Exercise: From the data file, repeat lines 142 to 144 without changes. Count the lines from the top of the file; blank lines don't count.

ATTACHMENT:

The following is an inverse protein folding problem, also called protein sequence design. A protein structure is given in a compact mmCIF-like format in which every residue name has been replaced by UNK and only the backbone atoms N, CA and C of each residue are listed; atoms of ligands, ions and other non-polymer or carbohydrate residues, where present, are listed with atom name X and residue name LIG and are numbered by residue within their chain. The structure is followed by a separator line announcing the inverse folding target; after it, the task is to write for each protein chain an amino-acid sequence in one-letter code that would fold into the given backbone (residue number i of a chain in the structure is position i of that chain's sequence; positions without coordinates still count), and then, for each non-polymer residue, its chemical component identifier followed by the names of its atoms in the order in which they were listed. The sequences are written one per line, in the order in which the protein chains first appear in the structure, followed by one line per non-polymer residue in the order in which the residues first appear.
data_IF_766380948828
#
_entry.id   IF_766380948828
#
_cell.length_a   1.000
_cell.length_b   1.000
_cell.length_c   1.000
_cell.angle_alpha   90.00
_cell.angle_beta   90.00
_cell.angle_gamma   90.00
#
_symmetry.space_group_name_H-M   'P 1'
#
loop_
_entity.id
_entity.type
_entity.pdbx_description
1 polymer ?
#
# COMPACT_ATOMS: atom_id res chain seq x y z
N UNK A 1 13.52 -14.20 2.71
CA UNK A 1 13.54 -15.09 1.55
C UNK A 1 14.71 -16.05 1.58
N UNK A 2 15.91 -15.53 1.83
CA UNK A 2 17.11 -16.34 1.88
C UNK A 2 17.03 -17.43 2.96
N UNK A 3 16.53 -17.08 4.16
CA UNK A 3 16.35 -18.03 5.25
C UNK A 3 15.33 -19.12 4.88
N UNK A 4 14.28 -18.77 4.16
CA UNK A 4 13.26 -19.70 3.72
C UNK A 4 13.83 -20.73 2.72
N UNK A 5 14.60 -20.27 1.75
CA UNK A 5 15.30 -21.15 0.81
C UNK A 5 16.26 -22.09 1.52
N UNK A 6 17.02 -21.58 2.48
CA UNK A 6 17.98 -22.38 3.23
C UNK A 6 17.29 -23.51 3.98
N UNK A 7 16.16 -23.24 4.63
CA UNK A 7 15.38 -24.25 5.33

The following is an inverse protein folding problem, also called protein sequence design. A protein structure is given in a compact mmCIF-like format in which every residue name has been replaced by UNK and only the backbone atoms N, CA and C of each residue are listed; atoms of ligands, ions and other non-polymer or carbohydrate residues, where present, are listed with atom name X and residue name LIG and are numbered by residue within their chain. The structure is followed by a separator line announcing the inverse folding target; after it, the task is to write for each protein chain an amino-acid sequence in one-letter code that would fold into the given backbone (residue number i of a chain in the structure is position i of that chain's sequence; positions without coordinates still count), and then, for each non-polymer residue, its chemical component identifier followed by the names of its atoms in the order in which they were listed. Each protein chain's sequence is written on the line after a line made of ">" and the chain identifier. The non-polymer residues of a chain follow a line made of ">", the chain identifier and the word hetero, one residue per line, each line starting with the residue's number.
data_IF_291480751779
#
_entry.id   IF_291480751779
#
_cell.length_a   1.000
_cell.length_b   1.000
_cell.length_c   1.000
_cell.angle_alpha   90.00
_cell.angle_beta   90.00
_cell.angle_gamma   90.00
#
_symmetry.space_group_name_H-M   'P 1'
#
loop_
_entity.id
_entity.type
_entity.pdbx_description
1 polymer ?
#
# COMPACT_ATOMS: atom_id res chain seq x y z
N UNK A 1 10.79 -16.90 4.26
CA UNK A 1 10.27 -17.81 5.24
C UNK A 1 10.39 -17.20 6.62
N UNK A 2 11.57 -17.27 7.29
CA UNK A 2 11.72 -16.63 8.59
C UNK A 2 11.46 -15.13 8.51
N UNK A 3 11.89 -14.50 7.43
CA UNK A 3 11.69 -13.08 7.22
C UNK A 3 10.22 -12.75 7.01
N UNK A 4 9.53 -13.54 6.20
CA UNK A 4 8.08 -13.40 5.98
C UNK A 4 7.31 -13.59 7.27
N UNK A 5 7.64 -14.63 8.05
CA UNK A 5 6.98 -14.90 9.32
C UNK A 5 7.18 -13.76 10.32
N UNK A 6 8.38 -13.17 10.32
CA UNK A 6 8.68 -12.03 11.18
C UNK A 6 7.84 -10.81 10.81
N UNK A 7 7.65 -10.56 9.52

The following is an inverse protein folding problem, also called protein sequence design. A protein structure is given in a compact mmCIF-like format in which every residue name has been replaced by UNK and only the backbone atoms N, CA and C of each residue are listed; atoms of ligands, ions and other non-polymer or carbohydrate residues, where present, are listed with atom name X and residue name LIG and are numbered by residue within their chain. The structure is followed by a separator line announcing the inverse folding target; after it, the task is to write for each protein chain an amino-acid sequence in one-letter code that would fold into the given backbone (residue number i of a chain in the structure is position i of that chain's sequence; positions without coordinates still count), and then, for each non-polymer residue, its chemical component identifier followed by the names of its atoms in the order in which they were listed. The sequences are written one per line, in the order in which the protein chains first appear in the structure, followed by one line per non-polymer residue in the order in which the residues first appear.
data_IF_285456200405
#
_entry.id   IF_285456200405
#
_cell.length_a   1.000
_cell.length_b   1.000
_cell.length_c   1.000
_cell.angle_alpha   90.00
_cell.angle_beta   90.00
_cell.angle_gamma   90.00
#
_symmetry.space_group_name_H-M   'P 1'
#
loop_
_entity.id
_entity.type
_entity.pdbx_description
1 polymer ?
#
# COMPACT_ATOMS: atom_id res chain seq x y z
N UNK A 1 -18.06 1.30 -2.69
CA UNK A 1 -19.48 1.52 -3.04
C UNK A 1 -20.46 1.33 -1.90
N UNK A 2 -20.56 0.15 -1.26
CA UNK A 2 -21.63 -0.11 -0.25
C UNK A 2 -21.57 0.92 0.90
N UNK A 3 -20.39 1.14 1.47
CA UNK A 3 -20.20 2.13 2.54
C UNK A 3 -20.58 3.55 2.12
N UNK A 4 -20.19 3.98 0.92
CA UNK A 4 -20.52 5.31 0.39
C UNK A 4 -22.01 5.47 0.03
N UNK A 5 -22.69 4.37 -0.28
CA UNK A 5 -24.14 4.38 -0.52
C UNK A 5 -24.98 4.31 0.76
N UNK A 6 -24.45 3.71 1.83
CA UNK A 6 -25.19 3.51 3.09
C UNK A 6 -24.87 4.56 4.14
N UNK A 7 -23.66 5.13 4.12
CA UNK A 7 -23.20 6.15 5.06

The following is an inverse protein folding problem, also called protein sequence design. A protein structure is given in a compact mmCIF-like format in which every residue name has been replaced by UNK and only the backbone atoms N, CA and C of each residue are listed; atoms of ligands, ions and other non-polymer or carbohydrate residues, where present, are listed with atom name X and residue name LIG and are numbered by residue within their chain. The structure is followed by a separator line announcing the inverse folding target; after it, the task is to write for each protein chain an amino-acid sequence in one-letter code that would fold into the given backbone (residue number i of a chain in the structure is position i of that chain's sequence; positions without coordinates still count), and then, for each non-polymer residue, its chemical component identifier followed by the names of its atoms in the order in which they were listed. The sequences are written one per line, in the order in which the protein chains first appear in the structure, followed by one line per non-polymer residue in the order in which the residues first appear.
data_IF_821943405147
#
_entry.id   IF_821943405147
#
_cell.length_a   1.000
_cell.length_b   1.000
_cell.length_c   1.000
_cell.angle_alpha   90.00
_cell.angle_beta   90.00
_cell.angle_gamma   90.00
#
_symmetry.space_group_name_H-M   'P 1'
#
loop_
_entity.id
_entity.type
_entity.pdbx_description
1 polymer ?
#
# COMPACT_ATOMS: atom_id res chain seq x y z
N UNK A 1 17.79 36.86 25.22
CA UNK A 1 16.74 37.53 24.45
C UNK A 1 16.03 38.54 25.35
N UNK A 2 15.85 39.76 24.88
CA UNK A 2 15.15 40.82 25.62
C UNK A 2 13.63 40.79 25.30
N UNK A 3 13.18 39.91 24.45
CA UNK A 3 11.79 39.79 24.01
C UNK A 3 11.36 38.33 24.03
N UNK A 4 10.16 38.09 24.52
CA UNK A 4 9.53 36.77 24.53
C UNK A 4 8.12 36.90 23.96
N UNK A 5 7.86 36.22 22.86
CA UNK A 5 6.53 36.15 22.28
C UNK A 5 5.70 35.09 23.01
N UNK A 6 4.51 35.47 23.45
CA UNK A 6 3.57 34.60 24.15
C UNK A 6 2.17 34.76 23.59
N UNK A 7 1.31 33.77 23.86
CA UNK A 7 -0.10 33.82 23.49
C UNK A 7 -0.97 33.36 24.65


#
# COMPACT_ATOMS: atom_id res chain seq x y z
N UNK A 1 17.79 36.86 25.22